In school I learned that two plus two equals four. In politics I learned that this isn’t necessarily true. Two plus two can be three and a half, five or even 22. So I'd like to repeat my call for Meretz to join a bloc with the Labor Party and Tzipi Livni’s Hatnuah. I can’t let up; my heart is in it.
- Meretz Should Join Herzog-Livni Bloc
- Read My Lips: Herzog Will Replace Bibi
- Little Room at Top in Labor Primary Vote
- Poll: Lapid Up, Kahlon Down, No Change at the Top
- An Obstacle Named Lapid
- Meretz Is Doing Itself In
- Netanyahu Stars as Kindergarten Cop in Campaign Ad
- Herzog and Israel's Cynical Camp
- Meretz Expected to Choose Familiar Slate
- Meretz Can Still Shake Its Stupor
- Why This Election Will Change Nothing
- A Labor Win Will Only Entrench the Occupation
- Flagging Meretz Blasts Zionist Camp
- Herzog Needs to Be Shaken Awake
I’ve talked before about my discussion with Ariel Sharon in 1973 after Likud was established. I asked Sharon what the point was.
“You don’t understand,” he answered. “The main thing is to create the appearance that the entire right is uniting. We couldn’t leave anybody out!” The trick was a huge success: A few years later came the historic revolution.
I implore all parties of the center-left to create a similar miracle and carry out the counterrevolution. I call on Meretz to join the Labor-Hatnuah camp on the hope that Yair Lapid’s Yesh Atid, and maybe even Moshe Kahlon’s Kulanu, would join too. After publishing my call in Haaretz last month, a number of reservations were voiced. All of them are valid and worthy of a response.
The first objection is that Livni and Labor chief Isaac Herzog aren’t a real alternative, that their positions are blurred. And the temporary name they chose, Zionist Camp, excludes Arabs, 20 percent of the population.
I’ve already noted that the two aren’t the couple of my dreams, but they have one great advantage: They aren’t Benjamin Netanyahu. And the bloc they’ve established isn’t Likud; they have no Miri Regev, bless her, and no Yariv Levin, Danny Danon or any of their friends.
The Herzog-Livni camp has already made a miracle: It’s the largest party in the polls. It has provided the possibility of changing the government – something no one even dreamed of. So the right is panicking. The danger is that this refreshing innovation will melt or fade in the coming weeks if no new push is added.
It was said there was no need to unite before the election because Meretz would support Herzog for prime minister afterward. Is there a difference? Boy is there a difference.
Politicians and commentators are sticking to the easy math that two plus two equals four. They take the number of Knesset seats based on the latest opinion polls, move them around the chessboard and form imaginary coalitions. It’s logical, realistic, even pragmatic (a particularly beloved word), but there’s not much to it. It’s politics without inspiration or vision.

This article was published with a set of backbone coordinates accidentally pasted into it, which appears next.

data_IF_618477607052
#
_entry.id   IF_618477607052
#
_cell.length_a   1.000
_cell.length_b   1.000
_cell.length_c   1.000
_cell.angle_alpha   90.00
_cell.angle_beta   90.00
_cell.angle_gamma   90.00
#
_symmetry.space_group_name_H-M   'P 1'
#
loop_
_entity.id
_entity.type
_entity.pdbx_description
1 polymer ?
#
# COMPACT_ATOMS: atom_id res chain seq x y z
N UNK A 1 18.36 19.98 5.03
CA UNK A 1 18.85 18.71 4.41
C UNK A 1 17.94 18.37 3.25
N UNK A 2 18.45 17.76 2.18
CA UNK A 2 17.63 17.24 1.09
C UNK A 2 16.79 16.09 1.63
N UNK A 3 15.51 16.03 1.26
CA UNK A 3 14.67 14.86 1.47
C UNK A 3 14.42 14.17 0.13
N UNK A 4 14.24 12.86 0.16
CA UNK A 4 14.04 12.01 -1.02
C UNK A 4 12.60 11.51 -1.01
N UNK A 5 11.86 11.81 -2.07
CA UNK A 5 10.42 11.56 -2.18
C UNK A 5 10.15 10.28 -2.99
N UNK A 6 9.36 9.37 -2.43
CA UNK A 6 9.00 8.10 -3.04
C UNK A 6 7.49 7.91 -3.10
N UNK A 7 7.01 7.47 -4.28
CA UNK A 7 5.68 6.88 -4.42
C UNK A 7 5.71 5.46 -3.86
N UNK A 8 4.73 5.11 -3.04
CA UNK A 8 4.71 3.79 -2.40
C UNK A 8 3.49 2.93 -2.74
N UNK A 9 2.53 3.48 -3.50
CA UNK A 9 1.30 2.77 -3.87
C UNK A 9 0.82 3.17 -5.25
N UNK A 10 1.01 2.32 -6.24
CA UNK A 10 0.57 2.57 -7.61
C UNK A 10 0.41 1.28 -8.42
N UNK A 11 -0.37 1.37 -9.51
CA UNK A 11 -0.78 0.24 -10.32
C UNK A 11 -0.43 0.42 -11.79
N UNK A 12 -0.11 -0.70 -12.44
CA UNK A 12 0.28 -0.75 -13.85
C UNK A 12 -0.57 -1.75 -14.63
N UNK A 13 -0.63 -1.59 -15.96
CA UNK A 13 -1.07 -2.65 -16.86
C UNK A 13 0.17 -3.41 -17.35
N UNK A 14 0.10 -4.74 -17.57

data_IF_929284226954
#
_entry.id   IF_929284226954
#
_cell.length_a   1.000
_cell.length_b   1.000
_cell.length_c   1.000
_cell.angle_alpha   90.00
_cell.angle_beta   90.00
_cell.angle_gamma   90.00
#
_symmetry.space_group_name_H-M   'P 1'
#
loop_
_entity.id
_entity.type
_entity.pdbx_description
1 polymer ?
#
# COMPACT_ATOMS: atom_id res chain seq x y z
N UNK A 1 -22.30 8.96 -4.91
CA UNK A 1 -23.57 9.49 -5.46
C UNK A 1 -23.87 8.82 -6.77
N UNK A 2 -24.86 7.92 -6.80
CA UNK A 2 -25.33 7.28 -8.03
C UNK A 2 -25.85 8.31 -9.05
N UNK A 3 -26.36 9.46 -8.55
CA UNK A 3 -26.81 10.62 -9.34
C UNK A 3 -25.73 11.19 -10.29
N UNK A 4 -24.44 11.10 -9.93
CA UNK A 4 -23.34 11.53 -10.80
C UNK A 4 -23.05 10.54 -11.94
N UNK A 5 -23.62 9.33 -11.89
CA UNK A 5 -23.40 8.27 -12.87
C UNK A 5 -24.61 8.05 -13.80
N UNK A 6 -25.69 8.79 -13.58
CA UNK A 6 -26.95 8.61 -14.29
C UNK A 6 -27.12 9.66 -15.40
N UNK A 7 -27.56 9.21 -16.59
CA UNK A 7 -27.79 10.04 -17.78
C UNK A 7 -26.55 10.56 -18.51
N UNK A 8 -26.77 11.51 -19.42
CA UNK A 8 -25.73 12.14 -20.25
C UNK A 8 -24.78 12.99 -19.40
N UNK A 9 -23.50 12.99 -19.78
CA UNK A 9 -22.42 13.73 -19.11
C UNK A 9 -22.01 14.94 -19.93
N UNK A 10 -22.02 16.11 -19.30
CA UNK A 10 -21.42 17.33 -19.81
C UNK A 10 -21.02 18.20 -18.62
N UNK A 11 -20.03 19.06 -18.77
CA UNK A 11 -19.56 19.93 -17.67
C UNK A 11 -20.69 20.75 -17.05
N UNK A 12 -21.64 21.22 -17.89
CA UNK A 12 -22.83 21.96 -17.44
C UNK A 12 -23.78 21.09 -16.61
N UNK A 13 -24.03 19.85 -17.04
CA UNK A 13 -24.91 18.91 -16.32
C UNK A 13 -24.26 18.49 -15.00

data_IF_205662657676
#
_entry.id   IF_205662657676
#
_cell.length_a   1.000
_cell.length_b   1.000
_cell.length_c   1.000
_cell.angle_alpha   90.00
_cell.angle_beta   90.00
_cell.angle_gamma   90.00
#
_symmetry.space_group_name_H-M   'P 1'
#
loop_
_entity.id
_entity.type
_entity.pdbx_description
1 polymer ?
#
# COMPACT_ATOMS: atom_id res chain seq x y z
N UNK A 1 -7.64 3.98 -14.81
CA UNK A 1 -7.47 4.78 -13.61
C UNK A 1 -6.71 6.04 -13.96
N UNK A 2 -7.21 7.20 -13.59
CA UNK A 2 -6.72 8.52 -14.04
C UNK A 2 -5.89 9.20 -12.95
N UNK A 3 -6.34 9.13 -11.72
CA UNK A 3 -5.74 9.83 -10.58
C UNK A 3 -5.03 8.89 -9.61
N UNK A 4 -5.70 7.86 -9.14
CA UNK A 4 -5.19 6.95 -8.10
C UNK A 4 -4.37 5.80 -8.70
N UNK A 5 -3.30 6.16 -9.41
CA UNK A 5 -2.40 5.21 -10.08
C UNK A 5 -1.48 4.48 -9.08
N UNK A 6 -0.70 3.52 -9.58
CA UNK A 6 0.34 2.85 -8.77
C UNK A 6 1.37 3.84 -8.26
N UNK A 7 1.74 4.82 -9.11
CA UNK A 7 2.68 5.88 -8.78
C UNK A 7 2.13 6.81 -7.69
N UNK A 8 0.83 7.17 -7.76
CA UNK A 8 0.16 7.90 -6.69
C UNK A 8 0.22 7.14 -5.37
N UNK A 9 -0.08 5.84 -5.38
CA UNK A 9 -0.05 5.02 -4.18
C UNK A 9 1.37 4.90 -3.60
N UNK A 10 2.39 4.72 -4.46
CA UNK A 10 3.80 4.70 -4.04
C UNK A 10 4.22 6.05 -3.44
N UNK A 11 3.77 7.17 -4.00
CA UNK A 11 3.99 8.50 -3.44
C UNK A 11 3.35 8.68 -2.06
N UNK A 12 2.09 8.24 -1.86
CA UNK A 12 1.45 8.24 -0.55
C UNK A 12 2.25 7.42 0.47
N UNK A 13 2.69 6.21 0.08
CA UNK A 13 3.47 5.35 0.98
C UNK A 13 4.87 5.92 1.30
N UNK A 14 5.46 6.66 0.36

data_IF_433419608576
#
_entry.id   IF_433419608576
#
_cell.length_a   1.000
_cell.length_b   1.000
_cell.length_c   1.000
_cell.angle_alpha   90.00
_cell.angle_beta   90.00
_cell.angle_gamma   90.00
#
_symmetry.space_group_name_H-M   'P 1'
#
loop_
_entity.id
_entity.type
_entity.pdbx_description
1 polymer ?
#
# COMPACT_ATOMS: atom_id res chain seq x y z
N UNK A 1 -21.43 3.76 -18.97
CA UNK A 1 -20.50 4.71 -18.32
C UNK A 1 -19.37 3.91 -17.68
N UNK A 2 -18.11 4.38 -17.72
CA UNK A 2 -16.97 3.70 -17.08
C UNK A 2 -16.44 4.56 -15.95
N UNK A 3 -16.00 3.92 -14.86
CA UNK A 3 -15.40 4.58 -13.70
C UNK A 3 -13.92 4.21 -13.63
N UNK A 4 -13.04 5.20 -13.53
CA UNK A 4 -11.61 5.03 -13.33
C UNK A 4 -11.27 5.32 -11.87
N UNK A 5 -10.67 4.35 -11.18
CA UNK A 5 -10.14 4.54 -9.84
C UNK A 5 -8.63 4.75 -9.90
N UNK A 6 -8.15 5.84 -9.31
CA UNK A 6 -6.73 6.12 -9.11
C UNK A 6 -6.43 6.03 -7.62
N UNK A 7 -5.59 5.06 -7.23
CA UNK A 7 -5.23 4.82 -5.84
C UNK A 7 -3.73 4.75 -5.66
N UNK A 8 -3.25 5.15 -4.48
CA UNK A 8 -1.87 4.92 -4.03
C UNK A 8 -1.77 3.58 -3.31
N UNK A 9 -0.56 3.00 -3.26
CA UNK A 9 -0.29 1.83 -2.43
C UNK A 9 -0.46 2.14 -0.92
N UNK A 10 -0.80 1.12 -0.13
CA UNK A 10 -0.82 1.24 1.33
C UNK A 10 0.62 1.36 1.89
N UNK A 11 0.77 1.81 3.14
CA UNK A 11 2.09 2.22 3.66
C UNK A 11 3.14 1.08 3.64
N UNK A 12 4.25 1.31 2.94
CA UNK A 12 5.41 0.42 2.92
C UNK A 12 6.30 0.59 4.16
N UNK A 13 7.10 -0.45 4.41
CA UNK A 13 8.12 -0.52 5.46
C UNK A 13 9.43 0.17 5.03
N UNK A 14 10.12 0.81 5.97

But a creative act can change the picture. Herzog and Livni have already changed the math with their link-up. The mission is to change the math big-time, and now.
The political map would change if a large bloc were established. A bloc would create excitement, electrify the atmosphere and change the issues under discussion. The bloc would draw voters from other parties, and most importantly, would bring in new armies of voters. Like Barack Obama in 2008, it would replace the apathy of “nothing will change” with “Yes, we can!”
That’s all that matters — not to play around with the number of forecast Knesset seats, but to create seats out of thin air, to arouse, initiate and excite.
Meretz would remain Meretz even within a large alignment. But for the first time it would come in contact with people who see it as a cult of purists of the Ashkenazi elite. It would profit in any case. Yesh Atid would be saved from a certain rout, and Lapid would remain the idol of his fans. Even Kahlon could fulfill his promises with a large bloc behind him instead of indulging in tactical maneuvers between blocs.
The new bloc would have the potential to gain more than 50 of the Knesset’s 120 seats. Along with Aryeh Deri’s Shas, the Arab bloc and the ultra-Orthodox, this bloc could form a stable government.
If God forbid the extreme right rules the country for another five years, I fear deeply for the country. That’s why I’m asking forgiveness for stubbornness. It’s burning inside me.